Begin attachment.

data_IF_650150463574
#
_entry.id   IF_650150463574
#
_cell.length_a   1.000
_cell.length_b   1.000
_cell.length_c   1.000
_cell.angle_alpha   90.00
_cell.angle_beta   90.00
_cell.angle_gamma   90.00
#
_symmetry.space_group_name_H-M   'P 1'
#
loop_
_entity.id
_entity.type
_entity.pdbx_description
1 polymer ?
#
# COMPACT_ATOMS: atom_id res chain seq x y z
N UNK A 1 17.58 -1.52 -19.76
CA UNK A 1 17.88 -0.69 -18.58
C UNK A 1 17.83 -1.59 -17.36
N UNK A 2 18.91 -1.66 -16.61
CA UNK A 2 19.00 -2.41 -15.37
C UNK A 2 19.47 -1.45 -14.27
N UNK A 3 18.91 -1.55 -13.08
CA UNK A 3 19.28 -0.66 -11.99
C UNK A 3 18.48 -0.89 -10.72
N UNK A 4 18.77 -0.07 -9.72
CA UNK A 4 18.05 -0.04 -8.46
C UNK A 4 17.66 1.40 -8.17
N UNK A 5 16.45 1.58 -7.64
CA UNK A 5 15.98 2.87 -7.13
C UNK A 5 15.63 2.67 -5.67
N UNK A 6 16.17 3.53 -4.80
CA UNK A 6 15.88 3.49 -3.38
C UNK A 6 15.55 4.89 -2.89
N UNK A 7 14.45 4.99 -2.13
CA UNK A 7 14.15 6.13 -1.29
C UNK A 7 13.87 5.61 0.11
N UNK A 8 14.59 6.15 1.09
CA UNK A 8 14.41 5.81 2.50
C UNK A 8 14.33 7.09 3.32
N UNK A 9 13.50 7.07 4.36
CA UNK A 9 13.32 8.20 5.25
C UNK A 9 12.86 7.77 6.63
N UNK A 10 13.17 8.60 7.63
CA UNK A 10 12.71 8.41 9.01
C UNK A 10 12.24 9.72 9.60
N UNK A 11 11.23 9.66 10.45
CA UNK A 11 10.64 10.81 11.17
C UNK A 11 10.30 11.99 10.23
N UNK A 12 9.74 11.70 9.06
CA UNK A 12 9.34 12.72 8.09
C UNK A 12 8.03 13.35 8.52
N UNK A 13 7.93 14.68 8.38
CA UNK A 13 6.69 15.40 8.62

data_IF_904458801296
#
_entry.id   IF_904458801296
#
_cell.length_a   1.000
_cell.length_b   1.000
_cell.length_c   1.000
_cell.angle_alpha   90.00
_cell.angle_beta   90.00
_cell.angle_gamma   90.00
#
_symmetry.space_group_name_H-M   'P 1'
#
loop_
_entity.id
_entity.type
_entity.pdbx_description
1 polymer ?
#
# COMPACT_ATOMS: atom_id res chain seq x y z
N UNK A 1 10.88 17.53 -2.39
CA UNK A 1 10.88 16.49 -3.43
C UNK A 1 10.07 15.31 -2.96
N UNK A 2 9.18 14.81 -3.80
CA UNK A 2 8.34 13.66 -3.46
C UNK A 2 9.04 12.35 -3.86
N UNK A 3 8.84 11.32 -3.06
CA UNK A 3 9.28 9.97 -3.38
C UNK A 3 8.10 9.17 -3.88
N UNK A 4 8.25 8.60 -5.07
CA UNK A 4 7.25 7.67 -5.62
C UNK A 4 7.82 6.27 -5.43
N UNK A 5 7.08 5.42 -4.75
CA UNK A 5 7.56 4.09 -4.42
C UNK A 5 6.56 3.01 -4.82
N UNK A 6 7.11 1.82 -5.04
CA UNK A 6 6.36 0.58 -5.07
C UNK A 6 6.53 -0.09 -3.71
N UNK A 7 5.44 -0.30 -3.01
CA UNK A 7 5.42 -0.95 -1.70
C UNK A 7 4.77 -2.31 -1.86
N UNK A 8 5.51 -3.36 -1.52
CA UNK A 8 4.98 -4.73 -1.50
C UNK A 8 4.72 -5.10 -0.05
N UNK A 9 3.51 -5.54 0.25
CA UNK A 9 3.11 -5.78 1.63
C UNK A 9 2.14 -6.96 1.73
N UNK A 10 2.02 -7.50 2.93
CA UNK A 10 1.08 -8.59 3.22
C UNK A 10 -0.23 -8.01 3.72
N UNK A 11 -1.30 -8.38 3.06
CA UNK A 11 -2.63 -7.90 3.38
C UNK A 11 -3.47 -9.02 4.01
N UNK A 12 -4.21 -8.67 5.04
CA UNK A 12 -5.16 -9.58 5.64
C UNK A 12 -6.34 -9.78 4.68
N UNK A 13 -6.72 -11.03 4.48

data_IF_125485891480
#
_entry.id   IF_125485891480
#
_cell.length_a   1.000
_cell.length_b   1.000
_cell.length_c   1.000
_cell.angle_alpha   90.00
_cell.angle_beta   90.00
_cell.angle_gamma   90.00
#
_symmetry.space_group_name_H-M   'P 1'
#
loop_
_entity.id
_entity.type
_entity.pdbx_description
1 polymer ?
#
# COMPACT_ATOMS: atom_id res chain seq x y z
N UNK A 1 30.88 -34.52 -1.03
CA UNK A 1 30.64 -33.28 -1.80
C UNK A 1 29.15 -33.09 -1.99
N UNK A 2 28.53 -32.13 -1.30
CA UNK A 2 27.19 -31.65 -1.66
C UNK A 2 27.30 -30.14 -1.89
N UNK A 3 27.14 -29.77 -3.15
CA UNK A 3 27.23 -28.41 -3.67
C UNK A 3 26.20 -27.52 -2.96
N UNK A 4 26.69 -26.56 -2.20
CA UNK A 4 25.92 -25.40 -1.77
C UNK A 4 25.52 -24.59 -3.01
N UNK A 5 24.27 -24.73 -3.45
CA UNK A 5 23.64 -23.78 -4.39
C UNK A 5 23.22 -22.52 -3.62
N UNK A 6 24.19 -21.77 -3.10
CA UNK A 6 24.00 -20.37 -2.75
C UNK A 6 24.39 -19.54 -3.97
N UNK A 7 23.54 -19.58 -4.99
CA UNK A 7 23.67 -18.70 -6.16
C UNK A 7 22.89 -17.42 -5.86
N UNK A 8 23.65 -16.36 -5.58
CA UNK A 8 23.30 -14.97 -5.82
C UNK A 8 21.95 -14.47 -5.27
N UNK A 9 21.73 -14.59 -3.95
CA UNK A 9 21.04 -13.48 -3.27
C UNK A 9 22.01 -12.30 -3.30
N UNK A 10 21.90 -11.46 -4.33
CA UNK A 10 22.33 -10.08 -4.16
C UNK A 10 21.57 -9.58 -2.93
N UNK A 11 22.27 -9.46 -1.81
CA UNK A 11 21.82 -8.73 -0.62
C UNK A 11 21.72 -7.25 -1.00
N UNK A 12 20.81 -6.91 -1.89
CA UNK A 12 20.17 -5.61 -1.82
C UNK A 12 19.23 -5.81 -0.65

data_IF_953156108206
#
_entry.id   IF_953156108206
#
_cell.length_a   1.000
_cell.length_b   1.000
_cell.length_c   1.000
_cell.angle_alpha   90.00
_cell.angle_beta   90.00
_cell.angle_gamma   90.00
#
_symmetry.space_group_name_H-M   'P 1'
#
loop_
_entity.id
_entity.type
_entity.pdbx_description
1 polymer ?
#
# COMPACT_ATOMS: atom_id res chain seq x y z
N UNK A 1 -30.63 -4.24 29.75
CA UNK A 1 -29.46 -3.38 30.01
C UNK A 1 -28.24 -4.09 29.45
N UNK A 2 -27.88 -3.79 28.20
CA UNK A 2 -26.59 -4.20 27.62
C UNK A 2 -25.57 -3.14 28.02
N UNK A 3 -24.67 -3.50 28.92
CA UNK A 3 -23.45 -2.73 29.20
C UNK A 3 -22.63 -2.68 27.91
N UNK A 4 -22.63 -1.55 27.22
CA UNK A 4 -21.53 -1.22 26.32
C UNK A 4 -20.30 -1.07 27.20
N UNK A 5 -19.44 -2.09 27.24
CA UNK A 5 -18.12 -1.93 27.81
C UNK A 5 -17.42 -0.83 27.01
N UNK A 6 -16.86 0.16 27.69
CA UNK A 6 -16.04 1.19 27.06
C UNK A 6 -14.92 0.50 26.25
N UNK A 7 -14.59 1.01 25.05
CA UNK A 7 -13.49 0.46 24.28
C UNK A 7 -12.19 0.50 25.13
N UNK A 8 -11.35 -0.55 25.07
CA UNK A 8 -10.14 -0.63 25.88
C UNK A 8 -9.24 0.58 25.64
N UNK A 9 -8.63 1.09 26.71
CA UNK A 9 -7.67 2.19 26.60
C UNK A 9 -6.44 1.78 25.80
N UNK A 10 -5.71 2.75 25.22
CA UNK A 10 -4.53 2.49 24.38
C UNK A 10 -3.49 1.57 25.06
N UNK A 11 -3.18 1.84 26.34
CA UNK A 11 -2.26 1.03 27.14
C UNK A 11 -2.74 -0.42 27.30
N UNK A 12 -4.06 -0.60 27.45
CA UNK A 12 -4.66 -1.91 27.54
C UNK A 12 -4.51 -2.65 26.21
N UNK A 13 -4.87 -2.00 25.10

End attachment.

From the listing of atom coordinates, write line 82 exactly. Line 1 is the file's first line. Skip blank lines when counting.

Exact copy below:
N UNK A 2 9.18 14.81 -3.80